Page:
Background - It has been suggested that psychological factors rather than symptoms drive subjects with irritable bowel syndrome (IBS) to seek medical cares but this issue has not been tackled in a population based study. Aim - To identify whether psychological factors or abuse explain health care seeking for IBS. Methods - A sample of residents of Penrith (a Sydney suburb representative of the Australian population) selected randomly from the electoral rolls (that by law include the entire population ≤18 years) was mailed a validated self-report questionnaire. Measured were gastrointestinal symptoms including the Manning (and Rome) criteria for IBS, health care seeking, neuroticism (Eysenck Personality Questionnaire), psychological morbidity (General Health Questionnaire: GHQ) and sexual, physical and emotional abuse (including the standardised Drossman questions). Results - Among 730 subjects, 96 (13%, 95% confidence interval (CI) 11-16%) had lBS by the Manning criteria. Of those with IBS, 73% (95% CI 63-81%) had sought medical care for abdominal pain or discomfort. Only increasing pain severity (odds ratio (OR) = 2.10, 95% CI 1.11-3.95) and duration of pain (OR=1.53, 95% CI 1.10-2.13) were independently associated with seeking health care for IBS. Pain severity was also predictive of recent care seeking (OR=1.74, 95% CI 1.12-1.96). Neuroticism, psychological morbidity and abuse history were not significant predictors. Conclusion - Psychological factors do not seem to explain health care seeking among community subjects with IBS.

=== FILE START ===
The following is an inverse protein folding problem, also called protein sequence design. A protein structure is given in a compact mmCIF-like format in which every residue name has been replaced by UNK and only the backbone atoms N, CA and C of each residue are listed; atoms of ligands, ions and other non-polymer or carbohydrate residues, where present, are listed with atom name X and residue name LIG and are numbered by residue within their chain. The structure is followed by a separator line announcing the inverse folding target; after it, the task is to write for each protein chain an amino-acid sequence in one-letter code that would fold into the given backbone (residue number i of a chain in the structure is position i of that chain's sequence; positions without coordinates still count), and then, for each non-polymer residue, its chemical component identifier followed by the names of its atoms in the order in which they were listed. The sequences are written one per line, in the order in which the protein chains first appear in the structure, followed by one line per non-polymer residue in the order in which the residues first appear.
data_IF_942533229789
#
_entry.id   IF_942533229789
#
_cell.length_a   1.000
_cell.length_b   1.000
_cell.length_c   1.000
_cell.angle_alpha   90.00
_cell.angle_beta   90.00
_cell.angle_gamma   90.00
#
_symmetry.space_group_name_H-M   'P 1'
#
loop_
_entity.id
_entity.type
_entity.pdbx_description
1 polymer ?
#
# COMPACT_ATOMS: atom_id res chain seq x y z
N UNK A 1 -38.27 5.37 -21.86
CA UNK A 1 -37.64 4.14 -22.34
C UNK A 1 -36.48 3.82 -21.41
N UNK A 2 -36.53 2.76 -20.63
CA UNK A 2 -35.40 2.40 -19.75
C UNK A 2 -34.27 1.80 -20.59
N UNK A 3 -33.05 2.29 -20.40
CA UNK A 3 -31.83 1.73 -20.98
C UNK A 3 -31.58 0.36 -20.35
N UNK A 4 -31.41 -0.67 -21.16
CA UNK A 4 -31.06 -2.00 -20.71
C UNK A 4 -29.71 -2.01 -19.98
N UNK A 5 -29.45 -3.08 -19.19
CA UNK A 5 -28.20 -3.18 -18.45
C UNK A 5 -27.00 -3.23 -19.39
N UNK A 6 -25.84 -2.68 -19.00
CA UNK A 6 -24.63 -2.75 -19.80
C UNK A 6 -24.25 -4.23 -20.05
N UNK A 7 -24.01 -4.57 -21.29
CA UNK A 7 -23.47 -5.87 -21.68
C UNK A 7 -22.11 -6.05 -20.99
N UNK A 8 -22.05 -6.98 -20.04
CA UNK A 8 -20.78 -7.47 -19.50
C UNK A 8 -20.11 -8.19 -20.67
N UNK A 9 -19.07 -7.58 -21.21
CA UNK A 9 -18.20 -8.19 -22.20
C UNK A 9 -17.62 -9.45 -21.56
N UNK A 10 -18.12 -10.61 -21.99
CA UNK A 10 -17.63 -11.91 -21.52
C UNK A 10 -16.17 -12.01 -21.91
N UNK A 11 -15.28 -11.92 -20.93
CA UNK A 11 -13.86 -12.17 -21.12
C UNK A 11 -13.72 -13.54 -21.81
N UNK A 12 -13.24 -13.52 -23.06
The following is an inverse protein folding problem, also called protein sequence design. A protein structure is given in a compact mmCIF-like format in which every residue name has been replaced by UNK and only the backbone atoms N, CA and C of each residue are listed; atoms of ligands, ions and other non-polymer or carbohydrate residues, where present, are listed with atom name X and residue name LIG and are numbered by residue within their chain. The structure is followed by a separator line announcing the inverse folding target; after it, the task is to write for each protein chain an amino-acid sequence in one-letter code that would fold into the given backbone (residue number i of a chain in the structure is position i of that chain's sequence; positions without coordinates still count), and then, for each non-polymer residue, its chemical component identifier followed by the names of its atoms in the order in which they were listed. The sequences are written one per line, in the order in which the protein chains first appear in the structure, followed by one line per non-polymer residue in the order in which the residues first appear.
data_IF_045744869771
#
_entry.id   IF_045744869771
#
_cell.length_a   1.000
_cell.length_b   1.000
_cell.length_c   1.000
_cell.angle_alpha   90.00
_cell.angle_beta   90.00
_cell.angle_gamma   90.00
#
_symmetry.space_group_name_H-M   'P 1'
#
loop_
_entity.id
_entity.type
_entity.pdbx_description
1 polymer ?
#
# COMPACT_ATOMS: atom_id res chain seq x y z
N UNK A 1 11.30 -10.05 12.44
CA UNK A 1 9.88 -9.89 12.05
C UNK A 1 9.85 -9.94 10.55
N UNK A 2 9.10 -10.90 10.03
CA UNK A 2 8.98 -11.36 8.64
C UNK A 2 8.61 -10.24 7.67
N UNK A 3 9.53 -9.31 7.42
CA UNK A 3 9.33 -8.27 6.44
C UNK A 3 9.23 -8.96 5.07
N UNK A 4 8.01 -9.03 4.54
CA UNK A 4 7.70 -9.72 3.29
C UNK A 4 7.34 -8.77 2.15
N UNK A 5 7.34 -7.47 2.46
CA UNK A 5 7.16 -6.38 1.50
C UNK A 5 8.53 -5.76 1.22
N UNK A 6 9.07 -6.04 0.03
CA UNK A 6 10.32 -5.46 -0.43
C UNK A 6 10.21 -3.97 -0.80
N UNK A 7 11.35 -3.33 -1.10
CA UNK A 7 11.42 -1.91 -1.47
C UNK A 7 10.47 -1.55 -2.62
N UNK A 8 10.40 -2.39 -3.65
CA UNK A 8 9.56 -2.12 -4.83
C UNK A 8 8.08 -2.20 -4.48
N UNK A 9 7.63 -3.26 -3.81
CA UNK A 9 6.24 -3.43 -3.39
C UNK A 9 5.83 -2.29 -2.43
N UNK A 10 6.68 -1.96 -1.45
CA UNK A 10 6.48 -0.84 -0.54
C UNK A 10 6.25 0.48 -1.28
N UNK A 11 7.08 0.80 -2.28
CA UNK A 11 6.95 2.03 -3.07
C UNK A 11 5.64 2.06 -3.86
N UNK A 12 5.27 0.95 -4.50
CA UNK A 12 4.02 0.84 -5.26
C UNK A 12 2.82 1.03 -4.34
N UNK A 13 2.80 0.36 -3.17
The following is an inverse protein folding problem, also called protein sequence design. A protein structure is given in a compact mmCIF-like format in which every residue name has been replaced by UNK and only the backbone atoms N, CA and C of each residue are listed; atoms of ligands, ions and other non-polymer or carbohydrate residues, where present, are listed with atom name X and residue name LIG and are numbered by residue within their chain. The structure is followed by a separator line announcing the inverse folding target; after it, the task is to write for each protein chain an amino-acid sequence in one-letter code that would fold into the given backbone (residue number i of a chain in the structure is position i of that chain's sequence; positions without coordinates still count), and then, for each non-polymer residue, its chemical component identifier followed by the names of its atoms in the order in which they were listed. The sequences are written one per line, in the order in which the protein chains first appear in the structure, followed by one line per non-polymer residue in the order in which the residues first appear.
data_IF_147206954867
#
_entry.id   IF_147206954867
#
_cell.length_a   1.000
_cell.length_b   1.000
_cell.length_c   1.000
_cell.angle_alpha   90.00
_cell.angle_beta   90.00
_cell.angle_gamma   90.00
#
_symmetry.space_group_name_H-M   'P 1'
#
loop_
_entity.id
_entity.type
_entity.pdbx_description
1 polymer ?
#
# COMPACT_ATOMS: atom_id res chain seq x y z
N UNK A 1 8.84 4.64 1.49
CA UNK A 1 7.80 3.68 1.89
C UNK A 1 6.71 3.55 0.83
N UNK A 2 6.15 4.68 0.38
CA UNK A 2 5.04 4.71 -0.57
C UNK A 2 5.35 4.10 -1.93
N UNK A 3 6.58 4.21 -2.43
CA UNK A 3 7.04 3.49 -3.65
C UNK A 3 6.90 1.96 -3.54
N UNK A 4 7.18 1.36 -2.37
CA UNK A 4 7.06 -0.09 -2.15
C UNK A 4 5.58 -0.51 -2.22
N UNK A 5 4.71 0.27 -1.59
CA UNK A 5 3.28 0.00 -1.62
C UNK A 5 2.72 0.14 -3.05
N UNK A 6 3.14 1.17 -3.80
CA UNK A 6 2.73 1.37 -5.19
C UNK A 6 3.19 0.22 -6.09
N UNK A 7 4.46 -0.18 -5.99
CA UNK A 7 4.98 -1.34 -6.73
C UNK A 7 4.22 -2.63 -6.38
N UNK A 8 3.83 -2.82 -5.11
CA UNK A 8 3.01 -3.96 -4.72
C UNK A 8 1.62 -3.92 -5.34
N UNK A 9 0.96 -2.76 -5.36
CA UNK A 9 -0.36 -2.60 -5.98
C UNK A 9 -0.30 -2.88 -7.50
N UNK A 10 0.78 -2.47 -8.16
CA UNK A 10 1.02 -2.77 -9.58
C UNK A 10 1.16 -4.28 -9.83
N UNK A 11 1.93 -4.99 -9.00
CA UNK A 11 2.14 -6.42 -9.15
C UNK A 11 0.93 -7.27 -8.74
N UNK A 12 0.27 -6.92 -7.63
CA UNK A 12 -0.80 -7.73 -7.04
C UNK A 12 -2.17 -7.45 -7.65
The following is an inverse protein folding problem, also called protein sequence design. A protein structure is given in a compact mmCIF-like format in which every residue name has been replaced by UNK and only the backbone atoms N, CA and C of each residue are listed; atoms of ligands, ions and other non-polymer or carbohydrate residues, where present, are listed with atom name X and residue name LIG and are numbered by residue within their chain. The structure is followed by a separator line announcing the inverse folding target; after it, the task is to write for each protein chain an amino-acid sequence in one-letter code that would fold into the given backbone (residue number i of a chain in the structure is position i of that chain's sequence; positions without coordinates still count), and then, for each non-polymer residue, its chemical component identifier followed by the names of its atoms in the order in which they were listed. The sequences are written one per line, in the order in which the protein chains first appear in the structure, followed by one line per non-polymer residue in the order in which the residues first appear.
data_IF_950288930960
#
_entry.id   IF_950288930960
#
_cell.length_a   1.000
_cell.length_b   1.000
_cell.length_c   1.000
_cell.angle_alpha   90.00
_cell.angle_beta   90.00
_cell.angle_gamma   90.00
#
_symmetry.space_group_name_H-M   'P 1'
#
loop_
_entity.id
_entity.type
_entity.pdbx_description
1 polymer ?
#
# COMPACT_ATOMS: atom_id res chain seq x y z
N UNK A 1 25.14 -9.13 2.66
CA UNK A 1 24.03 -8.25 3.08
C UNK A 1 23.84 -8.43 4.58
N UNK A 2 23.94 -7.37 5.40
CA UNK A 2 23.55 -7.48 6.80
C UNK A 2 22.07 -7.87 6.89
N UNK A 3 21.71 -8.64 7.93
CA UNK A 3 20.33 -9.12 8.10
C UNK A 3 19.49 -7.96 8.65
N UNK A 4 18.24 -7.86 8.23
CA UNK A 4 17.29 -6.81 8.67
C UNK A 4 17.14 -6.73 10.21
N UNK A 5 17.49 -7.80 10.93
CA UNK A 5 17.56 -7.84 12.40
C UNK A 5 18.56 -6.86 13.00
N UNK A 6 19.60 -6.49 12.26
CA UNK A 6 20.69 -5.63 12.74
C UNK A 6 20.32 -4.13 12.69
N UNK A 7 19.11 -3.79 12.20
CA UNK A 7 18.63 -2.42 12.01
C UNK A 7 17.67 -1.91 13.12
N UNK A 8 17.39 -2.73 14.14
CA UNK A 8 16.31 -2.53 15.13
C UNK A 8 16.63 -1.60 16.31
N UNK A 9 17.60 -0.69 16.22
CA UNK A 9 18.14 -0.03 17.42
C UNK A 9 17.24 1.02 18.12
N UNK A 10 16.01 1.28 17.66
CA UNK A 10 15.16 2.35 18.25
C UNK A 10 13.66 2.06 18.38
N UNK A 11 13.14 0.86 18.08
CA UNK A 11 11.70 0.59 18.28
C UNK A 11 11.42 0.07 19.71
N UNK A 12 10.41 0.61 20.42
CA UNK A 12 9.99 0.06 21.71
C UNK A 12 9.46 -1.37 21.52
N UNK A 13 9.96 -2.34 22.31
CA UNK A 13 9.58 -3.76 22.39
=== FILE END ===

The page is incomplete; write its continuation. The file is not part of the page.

|Number of pages||5|
|Publication status||Published - 1997|
- Irritable bowel syndrome